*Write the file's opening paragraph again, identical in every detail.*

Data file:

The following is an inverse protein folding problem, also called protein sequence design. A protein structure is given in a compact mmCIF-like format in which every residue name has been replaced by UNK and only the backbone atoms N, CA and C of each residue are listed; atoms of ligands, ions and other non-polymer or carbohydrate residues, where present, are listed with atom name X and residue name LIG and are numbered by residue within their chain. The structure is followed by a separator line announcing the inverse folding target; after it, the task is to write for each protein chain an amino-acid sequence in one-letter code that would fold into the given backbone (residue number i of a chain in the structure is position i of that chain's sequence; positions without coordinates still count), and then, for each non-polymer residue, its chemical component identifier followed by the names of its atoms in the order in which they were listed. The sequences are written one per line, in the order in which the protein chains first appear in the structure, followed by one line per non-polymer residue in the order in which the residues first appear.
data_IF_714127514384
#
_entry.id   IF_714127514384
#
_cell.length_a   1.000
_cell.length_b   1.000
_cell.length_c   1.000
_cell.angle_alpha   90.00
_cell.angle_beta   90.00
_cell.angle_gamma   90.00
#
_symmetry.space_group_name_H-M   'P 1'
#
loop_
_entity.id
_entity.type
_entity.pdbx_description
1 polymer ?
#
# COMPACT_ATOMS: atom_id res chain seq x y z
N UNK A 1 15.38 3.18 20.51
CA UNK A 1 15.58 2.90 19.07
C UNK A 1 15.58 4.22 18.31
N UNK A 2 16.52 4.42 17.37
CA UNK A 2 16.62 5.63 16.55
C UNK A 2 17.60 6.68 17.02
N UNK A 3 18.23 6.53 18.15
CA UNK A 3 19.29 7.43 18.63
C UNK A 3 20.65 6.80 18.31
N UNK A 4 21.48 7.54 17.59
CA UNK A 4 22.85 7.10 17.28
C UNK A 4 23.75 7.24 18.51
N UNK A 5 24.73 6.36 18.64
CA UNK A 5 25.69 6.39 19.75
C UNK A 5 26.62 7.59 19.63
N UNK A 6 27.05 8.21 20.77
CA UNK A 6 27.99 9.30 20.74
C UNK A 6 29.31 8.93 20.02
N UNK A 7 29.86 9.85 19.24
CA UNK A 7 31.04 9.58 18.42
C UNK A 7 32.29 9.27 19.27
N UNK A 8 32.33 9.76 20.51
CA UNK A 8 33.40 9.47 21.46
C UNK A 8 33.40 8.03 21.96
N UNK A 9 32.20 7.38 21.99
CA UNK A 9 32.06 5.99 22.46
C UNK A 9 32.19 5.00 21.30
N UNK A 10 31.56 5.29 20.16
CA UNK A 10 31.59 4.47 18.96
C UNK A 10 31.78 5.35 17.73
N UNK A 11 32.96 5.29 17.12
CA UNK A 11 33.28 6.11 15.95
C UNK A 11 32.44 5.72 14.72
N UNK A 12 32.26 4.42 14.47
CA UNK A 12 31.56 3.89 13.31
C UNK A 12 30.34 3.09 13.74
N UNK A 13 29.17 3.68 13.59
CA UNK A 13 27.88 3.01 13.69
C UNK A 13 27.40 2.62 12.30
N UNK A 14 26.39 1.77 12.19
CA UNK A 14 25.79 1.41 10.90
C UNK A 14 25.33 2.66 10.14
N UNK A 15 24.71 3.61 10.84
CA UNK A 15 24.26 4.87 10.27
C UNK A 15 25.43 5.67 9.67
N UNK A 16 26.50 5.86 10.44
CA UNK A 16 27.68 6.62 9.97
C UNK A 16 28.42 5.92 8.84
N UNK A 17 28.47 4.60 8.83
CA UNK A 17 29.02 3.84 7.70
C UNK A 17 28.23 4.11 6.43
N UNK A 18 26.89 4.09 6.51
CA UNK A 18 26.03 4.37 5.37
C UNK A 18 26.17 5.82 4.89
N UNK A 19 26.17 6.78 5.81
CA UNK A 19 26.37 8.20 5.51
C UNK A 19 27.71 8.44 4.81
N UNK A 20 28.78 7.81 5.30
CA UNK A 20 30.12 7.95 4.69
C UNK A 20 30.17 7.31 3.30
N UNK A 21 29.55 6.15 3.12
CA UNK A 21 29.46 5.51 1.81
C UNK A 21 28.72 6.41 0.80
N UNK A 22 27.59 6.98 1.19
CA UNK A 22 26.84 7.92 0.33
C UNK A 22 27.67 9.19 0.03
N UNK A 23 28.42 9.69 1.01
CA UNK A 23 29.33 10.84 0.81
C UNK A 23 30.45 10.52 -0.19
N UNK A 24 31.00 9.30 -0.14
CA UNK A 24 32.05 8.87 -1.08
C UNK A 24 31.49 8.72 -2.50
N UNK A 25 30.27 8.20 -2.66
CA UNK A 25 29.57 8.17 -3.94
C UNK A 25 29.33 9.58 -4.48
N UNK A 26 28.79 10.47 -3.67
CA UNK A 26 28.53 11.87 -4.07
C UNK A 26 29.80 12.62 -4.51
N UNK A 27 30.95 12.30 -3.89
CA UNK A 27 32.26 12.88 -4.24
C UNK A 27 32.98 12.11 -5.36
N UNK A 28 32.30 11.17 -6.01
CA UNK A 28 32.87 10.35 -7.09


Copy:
The following is an inverse protein folding problem, also called protein sequence design. A protein structure is given in a compact mmCIF-like format in which every residue name has been replaced by UNK and only the backbone atoms N, CA and C of each residue are listed; atoms of ligands, ions and other non-polymer or carbohydrate residues, where present, are listed with atom name X and residue name LIG and are numbered by residue within their chain. The structure is followed by a separator line announcing the inverse folding target; after it, the task is to write for each protein chain an amino-acid sequence in one-letter code that would fold into the given backbone (residue number i of a chain in the structure is position i of that chain's sequence; positions without coordinates still count), and then, for each non-polymer residue, its chemical component identifier followed by the names of its atoms in the order in which they were listed. The sequences are written one per line, in the order in which the protein chains first appear in the structure, followed by one line per non-polymer residue in the order in which the residues first appear.